International Day of Peace 2021: The Right to Health for Refugees

Photo by Julie Ricard on Unsplash

Refugees are people who are outside of their country of nationality and are unable or unwilling to come back to that country due to well-founded fear of persecution on the basis of race, religion, nationality, membership of a social group, or political opinion. Currently, at least 82.4 million people have been forced to flee their home country due to conflict or persecution, meaning that one in every 95 people is a refugee. According to UNHCR, the UN Refugee Agency, children under the age of 18 make up more than a third of this number.

A recent survey showed that refugees considered health as their second biggest challenge to face, especially during the COVID-19 Pandemic. Health is also a concern in every part of a refugee’s journey. Before arriving in a host country, refugees generally have experienced severe trauma or loss, leading to post-traumatic stress disorders (PTSD) and anxiety. These psychological issues impede the capacity of refugees to adapt to their new environment. In their host countries, refugees also face barriers to access to adequate healthcare services. From an economic standpoint, refugees often lack financial means to seek treatment as they do not benefit from Universal Health Care (UHC) programs on top of having a hard time getting jobs. Language barriers also disrupt effective communication with healthcare workers. In addition, the stigma and discrimination that these refugees have or are currently experiencing may cause an aversion to seeking help when needed.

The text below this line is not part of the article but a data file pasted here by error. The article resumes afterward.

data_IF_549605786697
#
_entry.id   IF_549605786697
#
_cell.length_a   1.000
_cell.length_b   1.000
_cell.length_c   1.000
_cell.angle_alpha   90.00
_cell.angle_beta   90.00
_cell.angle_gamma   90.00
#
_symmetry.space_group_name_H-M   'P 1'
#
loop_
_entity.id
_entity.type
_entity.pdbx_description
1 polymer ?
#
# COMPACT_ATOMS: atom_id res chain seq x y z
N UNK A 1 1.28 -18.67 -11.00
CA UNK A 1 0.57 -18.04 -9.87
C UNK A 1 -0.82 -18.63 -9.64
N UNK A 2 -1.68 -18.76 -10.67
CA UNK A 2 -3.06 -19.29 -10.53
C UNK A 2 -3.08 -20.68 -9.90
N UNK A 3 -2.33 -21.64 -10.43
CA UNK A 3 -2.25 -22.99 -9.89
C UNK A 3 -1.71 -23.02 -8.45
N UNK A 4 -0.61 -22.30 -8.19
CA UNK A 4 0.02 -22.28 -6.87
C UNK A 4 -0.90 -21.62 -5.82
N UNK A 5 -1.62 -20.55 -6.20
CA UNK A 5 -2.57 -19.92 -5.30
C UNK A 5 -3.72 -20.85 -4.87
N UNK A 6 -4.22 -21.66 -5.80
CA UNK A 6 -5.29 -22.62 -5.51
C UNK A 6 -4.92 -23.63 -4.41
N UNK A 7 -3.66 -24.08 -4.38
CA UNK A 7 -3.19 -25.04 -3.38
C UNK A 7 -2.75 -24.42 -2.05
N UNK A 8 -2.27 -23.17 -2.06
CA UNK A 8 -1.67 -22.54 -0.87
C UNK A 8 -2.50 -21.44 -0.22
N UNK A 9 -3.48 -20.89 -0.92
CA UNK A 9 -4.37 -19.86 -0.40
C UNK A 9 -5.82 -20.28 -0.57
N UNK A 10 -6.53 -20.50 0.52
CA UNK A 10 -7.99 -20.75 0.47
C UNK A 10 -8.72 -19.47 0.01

As with many other issues, the COVID-19 Pandemic has exacerbated these problems. Overcrowded camps, settlements, and makeshift shelters without adequate access to health services, clean water, and sanitation puts refugees at high risk for COVID-19. Already strained public health care systems have become less accessible with current mobility restrictions in each country. A joint statement by UNHCR, IOM, OCHR, and WHO stated that three-quarters of the world’s refugees are hosted in developing regions where health systems are already overwhelmed and under-capacitated. Equal vaccine distribution amongst refugees has also been an issue as free vaccinations require an official identification number unless the local government has created vaccination programs specifically for refugees. In some areas, refugees still have to fund their own vaccinations.

This situation is undoubtedly a human rights crisis. Healthcare is oftentimes still viewed as a privilege for refugees even though it is a human right that every person deserves to enjoy. Therefore, in celebration of International Day of Peace (IDoP) 2021, SCORP-CIMSA is holding a campaign with the theme “The Right to Health for Refugees”. Collaborating with UNHCR, CWS, Refugee Learning Center, Hope Learning Center, Suaka, and Peacegen, this campaign aims to increase the awareness of the general public, especially Indonesian medical, regarding current conditions of refugees regarding their right to health. SCORP-CIMSA also encourages the public, GO, and NGO to take action in addressing this issue. 


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